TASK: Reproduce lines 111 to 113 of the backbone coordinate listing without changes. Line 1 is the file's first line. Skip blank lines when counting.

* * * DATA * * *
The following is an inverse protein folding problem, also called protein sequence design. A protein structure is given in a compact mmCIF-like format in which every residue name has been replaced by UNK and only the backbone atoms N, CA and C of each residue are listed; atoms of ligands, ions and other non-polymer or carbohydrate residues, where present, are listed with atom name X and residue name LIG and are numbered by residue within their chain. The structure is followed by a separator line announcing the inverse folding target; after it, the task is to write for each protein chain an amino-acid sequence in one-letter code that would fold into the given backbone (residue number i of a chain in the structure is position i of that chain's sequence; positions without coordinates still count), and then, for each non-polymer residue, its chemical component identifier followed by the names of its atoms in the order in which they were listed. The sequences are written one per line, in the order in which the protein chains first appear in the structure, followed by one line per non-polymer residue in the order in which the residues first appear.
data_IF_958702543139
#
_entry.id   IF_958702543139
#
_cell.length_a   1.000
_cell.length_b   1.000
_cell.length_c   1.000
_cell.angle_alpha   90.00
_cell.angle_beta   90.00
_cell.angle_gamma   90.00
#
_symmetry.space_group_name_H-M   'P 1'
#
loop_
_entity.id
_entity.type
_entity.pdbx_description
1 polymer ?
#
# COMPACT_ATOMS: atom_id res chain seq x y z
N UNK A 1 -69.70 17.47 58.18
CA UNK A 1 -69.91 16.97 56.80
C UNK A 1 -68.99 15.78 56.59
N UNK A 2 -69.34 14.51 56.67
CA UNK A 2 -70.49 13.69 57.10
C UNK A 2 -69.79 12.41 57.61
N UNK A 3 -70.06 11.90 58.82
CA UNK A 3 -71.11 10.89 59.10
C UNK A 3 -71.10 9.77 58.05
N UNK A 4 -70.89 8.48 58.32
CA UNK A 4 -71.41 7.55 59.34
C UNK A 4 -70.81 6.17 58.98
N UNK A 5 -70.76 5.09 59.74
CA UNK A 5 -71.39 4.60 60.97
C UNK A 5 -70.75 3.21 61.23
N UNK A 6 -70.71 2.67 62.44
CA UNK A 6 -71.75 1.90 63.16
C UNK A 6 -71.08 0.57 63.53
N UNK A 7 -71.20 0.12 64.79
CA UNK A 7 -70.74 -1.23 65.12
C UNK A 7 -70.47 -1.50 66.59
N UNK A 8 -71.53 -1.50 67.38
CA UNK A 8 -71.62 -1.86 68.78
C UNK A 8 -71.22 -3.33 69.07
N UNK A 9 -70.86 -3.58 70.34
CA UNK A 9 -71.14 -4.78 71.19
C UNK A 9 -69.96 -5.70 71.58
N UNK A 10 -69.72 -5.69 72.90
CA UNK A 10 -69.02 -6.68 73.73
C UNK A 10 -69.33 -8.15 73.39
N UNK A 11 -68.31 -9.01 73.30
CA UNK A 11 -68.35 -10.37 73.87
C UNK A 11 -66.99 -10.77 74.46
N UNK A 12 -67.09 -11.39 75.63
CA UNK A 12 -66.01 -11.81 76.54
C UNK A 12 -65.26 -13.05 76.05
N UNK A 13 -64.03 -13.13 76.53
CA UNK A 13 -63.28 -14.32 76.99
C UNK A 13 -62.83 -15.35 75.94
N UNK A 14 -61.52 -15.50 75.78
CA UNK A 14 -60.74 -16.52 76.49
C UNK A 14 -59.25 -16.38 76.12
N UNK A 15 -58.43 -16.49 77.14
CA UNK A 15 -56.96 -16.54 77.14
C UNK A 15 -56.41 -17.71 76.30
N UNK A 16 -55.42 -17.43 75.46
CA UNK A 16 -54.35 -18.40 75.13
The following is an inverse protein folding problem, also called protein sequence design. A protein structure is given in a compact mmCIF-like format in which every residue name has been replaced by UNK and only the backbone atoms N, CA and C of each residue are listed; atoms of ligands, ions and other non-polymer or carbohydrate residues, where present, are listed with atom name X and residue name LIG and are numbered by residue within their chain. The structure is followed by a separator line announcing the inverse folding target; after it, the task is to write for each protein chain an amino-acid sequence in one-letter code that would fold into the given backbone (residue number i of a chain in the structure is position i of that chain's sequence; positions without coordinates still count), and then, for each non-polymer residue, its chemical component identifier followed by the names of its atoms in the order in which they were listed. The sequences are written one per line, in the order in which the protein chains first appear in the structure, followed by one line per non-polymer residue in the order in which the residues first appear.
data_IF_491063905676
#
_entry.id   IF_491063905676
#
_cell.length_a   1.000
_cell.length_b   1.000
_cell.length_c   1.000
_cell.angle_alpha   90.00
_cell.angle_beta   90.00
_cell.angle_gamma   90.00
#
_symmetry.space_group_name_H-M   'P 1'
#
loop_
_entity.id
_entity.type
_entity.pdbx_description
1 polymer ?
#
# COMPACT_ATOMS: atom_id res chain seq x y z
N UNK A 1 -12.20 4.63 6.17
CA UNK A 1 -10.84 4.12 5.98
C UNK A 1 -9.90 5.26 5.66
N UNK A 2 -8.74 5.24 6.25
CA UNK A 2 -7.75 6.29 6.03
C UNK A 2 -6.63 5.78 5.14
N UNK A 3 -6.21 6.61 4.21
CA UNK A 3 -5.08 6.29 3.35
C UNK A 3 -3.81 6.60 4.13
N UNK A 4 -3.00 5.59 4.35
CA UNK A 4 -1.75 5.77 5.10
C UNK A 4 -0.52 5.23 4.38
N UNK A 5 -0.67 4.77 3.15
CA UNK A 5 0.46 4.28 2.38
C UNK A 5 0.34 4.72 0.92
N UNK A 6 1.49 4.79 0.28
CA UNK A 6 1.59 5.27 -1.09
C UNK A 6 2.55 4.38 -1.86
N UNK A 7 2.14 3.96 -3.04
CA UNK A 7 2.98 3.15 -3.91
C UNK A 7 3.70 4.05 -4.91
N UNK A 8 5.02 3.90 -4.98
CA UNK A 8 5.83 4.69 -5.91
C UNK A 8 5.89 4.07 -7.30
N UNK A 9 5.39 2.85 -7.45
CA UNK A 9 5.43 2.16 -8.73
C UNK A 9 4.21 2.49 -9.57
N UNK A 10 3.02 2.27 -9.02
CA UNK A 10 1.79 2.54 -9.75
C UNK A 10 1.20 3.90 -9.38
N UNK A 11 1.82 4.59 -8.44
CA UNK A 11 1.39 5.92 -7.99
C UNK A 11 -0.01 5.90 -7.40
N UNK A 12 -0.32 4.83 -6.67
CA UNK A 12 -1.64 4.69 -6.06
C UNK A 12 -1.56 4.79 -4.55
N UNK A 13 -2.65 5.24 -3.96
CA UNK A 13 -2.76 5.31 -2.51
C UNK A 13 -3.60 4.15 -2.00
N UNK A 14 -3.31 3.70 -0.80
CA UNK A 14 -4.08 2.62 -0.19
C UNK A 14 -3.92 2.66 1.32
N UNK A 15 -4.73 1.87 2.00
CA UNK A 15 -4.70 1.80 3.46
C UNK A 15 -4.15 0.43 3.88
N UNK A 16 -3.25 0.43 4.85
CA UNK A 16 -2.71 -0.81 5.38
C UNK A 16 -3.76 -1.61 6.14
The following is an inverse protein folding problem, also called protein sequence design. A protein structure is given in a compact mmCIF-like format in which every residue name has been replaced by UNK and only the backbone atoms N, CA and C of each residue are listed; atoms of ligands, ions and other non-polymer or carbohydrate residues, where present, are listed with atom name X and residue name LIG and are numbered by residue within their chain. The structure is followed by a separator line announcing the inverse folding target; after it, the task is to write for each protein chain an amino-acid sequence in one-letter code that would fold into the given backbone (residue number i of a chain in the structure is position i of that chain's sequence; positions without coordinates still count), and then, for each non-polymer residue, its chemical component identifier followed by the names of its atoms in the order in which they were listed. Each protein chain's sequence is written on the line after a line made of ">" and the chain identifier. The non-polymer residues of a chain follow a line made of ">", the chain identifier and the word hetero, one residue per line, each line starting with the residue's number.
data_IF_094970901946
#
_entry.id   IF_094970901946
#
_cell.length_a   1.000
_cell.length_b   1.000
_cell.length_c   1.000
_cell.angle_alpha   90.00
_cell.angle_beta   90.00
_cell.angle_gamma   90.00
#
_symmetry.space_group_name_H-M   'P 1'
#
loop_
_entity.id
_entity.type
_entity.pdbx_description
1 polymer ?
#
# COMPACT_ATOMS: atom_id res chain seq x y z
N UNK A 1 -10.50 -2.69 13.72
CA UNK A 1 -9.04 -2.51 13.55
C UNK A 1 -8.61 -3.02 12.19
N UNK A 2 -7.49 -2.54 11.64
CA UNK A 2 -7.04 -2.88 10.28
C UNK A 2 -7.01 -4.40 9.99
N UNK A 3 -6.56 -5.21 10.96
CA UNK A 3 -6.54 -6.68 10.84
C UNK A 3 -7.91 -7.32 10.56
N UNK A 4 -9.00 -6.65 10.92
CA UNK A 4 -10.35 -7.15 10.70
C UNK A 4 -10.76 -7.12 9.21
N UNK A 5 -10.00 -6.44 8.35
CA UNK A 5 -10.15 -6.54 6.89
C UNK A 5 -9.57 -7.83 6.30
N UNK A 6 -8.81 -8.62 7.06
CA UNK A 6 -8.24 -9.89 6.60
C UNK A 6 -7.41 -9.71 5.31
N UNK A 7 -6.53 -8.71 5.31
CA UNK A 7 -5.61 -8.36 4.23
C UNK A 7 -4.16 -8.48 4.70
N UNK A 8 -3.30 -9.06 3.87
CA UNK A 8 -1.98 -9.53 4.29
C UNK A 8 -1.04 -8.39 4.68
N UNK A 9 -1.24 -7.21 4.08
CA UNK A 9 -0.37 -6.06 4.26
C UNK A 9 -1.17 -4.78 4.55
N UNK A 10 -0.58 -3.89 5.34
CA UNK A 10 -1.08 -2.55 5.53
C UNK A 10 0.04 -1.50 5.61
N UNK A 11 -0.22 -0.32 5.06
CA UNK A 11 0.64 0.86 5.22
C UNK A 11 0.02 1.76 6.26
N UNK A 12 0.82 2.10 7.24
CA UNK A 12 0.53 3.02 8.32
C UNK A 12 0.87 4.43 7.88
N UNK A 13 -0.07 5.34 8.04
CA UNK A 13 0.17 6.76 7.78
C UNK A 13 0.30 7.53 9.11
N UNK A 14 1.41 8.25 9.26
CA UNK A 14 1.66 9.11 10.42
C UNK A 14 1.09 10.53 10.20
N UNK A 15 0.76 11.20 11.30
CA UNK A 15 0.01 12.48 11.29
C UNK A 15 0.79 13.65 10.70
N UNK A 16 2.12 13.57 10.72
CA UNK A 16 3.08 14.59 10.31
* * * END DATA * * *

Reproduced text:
N UNK A 8 5.02 3.90 -4.98
CA UNK A 8 5.83 4.69 -5.91
C UNK A 8 5.89 4.07 -7.30